Exiting Okanagan Lake alive was a joyous experience for me at Ironman this year. The joy could not last though as I, like all the others, quickly attempted to get to my bike so that I could get going on the 180-kilometre route. I was looking forward to this bike ride. Like I said before I love bikes and I love cycling. Unfortunately I do not really like either maintaining or fixing them. I do it but I don’t like it. So when I attempted to improperly change gears and push hard to the crest of McLean Creek Road my bike argued with me and decided to lose a few parts. Oops. With the rear wheel now refusing to move I was forced into immobility. This was not fun. Alas, twenty plus minutes later the mechanical support people arrived (thank you thank you thank you!) fixed my bike, gave me a quick lecture on proper gear changing and sent me on my way. Freedom was ahead once again. Woohoo. Except it got difficult. And I had to ride when I wasn’t feeling that great. And I learned that it is very easy to lose stuff, like your food and nutrition bottles and mind, while trying to push hard through a 180 km ride. And the bakeries and pubs were off limits for now. But it was fun. Pure Ironman fun. I know that much is true.
Everybody runs as a kid. It is easy and it is fun and it is natural. Every adult who still thinks he or she is a kid runs. It is not quite as easy and it is not quite as fun and it is not quite as natural, but we do it because we are kids disguised as adults. At least I think I know that much is true.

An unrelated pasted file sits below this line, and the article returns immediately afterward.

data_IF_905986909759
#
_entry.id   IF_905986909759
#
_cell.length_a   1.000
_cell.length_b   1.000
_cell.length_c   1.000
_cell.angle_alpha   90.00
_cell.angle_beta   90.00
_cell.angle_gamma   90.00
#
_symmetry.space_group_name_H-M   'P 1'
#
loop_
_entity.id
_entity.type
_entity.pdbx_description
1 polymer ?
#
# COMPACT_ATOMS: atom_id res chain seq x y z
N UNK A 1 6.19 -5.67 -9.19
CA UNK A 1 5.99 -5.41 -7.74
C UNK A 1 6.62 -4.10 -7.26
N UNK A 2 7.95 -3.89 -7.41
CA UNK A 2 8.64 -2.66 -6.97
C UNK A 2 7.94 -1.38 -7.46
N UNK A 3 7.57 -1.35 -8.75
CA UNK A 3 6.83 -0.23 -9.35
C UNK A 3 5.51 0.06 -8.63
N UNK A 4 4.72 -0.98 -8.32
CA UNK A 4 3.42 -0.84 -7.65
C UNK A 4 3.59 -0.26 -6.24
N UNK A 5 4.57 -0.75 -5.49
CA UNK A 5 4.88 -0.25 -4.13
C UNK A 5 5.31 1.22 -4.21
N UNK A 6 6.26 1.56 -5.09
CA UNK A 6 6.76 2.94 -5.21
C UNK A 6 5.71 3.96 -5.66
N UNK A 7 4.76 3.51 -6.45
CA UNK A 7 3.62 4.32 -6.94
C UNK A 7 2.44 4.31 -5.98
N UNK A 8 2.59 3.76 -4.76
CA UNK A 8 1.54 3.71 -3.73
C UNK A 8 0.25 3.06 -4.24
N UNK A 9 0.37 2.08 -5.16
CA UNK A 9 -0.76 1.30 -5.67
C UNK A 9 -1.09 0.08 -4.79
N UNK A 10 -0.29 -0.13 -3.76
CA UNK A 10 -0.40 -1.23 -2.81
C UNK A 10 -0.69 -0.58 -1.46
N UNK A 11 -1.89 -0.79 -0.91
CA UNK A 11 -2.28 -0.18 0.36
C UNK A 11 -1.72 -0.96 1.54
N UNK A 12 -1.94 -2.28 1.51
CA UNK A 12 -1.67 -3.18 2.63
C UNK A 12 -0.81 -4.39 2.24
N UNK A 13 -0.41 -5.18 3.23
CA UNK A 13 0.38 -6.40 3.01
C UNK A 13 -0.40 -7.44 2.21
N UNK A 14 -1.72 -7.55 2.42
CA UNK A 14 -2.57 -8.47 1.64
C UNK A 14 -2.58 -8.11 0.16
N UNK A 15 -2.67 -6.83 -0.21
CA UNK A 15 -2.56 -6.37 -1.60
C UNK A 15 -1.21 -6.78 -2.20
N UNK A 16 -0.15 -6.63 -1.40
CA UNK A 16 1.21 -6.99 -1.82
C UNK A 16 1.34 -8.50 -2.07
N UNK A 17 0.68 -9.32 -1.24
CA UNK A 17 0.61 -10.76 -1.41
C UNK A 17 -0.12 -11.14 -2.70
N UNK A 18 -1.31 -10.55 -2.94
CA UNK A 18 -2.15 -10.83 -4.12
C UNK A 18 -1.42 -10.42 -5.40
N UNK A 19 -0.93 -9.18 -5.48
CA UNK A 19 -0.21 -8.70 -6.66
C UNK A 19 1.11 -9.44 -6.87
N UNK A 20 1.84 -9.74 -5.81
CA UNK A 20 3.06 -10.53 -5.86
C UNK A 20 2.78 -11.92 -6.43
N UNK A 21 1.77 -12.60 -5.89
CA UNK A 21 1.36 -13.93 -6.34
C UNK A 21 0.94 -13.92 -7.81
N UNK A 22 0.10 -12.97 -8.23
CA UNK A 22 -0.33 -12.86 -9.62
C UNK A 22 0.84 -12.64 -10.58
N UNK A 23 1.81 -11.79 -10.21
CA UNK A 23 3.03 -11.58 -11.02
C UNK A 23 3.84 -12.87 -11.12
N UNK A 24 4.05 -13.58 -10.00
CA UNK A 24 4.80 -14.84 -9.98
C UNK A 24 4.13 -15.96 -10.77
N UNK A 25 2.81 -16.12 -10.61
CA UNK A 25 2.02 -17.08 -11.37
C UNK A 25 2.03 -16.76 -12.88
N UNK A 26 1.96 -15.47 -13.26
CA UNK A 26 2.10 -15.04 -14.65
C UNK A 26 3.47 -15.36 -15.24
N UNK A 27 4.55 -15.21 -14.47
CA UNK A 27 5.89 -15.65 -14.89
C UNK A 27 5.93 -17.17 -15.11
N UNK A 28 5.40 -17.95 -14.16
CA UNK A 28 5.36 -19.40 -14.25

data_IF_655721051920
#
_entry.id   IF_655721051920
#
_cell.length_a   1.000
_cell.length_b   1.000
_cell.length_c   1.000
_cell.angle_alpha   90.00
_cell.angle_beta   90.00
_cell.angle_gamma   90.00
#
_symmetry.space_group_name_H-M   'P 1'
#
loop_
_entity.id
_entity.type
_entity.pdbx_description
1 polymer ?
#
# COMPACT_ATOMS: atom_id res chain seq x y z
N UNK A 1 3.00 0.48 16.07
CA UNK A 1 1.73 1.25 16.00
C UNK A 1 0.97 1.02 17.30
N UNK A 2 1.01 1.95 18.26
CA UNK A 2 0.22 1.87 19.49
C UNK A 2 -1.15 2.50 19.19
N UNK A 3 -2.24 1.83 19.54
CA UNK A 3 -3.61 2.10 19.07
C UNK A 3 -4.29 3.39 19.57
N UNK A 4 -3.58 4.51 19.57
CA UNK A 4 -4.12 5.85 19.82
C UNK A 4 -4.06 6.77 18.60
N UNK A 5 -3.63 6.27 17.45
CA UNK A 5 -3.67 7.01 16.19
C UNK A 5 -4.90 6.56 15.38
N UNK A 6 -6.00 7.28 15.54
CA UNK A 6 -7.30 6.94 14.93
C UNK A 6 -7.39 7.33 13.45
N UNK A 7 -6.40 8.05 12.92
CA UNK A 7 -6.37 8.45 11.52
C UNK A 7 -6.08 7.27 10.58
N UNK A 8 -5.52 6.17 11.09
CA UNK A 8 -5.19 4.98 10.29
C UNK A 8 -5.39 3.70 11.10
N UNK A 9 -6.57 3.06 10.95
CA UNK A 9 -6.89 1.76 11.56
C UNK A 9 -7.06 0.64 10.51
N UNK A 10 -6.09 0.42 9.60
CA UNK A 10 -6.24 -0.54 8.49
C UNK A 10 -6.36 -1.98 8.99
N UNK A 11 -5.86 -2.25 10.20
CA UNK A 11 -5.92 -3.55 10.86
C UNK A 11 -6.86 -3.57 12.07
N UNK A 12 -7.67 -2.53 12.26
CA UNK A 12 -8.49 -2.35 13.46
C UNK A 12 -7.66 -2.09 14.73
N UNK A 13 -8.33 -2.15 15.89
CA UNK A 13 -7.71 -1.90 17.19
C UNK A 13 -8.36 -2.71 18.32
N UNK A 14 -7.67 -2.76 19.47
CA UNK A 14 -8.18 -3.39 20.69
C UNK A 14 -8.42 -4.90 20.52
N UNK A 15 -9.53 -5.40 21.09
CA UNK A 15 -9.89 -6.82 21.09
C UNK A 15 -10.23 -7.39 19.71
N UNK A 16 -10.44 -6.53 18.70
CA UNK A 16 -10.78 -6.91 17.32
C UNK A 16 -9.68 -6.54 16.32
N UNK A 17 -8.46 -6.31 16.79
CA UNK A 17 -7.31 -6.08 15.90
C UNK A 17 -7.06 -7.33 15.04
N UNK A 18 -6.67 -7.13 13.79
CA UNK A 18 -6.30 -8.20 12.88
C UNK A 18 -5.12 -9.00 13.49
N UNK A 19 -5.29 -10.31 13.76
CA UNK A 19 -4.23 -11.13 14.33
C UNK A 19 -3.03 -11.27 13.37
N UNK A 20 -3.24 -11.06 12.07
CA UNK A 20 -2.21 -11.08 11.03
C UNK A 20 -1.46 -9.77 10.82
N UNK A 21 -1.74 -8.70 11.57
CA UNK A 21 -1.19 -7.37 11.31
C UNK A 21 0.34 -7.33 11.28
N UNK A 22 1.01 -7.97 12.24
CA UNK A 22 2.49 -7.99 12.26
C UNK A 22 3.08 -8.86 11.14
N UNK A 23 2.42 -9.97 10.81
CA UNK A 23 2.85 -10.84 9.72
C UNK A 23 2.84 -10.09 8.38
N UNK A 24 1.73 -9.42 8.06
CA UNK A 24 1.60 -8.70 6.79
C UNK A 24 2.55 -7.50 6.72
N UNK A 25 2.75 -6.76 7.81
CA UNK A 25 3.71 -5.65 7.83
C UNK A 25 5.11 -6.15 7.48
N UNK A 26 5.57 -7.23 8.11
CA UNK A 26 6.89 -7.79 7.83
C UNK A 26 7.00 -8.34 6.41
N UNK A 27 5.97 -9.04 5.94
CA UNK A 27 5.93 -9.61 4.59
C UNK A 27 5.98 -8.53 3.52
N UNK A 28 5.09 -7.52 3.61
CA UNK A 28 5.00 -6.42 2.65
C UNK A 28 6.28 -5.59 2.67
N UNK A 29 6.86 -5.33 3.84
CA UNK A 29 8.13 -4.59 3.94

Over the past several years I have had some absolutely wonderful experiences running races anywhere from 5K (rarely) to 10K or 21.1K or 42.2K or 50K (often) to 50 miles (several times) to 125k (once) and to 100 miles (once). In every instance, I have been able to run more than not run. Although extremely difficult at times I have always been able to rely on muscular wisdom to persevere through running races. I have been relatively successful in pretending to be a kid running for fun.
Carefully handing my Ironman bike to the volunteer so that the bike would not be hurt (oh how times change) I became eager to get my Brooks Pure Flows on and to get out there on the marathon course. This run was going to be fun. I was going to be a kid happy to have survived an anxiety-provoking swim and a challenging bicycle grind. I was now a runner and I was going to run…even when my muscles began to lose their trusty wisdom. Even when my calves and groin and hamstrings and biceps and deltoids tried to retreat inward and my kid-like natural running intentions turned into erratic Elaine Benes type of dance moves. Ironman running, whatever that was, was going to be fun for me. And it was. Sort of. I know that much is true.
I feel very fortunate to have participated in the final Penticton Ironman Canada. I have oodles of admiration for any athlete who has completed any or all of the thirty Ironman Canadas. It is a difficult task that requires serious devotion to swimming, cycling and running, along with a whole lot of other tacit knowledge of course. From a wisecracking, splash provoking, bicycle busting, pseudo-serious running kid-adult I raise my glass to all of you. Ironman Canada is serious stuff. (I think) I know this much is true.
Wally Lamb, 1999